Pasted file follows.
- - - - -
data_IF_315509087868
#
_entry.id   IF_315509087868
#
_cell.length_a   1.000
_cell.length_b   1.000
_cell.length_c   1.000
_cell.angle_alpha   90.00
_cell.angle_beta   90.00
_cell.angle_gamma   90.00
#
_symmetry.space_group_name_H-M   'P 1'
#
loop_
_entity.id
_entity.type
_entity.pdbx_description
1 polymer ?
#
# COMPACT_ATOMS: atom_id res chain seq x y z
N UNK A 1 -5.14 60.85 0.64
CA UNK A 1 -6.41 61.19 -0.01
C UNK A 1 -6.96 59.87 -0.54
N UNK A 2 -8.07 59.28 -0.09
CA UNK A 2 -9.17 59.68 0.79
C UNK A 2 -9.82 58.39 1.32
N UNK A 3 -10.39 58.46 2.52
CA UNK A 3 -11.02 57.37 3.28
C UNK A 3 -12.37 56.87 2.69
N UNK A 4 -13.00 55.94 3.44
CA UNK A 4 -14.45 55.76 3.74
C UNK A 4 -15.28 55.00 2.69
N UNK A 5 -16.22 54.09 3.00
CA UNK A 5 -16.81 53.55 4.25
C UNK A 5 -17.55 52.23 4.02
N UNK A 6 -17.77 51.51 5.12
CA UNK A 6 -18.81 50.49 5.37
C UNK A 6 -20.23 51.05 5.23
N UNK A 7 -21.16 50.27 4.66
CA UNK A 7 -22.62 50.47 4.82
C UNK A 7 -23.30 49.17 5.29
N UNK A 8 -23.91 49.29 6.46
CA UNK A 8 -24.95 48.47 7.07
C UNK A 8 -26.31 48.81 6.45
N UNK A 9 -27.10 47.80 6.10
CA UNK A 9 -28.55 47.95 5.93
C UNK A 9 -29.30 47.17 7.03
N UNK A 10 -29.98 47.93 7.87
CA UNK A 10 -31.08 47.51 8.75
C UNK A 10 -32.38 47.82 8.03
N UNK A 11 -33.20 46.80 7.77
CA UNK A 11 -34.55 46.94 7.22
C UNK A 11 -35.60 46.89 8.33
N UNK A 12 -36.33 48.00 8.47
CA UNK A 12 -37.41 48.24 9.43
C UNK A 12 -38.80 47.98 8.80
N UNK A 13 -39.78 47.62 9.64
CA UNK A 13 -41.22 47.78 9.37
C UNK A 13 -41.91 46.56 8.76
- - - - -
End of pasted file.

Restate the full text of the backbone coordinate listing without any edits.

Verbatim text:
data_IF_315509087868
#
_entry.id   IF_315509087868
#
_cell.length_a   1.000
_cell.length_b   1.000
_cell.length_c   1.000
_cell.angle_alpha   90.00
_cell.angle_beta   90.00
_cell.angle_gamma   90.00
#
_symmetry.space_group_name_H-M   'P 1'
#
loop_
_entity.id
_entity.type
_entity.pdbx_description
1 polymer ?
#
# COMPACT_ATOMS: atom_id res chain seq x y z
N UNK A 1 -5.14 60.85 0.64
CA UNK A 1 -6.41 61.19 -0.01
C UNK A 1 -6.96 59.87 -0.54
N UNK A 2 -8.07 59.28 -0.09
CA UNK A 2 -9.17 59.68 0.79
C UNK A 2 -9.82 58.39 1.32
N UNK A 3 -10.39 58.46 2.52
CA UNK A 3 -11.02 57.37 3.28
C UNK A 3 -12.37 56.87 2.69
N UNK A 4 -13.00 55.94 3.44
CA UNK A 4 -14.45 55.76 3.74
C UNK A 4 -15.28 55.00 2.69
N UNK A 5 -16.22 54.09 3.00
CA UNK A 5 -16.81 53.55 4.25
C UNK A 5 -17.55 52.23 4.02
N UNK A 6 -17.77 51.51 5.12
CA UNK A 6 -18.81 50.49 5.37
C UNK A 6 -20.23 51.05 5.23
N UNK A 7 -21.16 50.27 4.66
CA UNK A 7 -22.62 50.47 4.82
C UNK A 7 -23.30 49.17 5.29
N UNK A 8 -23.91 49.29 6.46
CA UNK A 8 -24.95 48.47 7.07
C UNK A 8 -26.31 48.81 6.45
N UNK A 9 -27.10 47.80 6.10
CA UNK A 9 -28.55 47.95 5.93
C UNK A 9 -29.30 47.17 7.03
N UNK A 10 -29.98 47.93 7.87
CA UNK A 10 -31.08 47.51 8.75
C UNK A 10 -32.38 47.82 8.03
N UNK A 11 -33.20 46.80 7.77
CA UNK A 11 -34.55 46.94 7.22
C UNK A 11 -35.60 46.89 8.33
N UNK A 12 -36.33 48.00 8.47
CA UNK A 12 -37.41 48.24 9.43
C UNK A 12 -38.80 47.98 8.80
N UNK A 13 -39.78 47.62 9.64
CA UNK A 13 -41.22 47.78 9.37
C UNK A 13 -41.91 46.56 8.76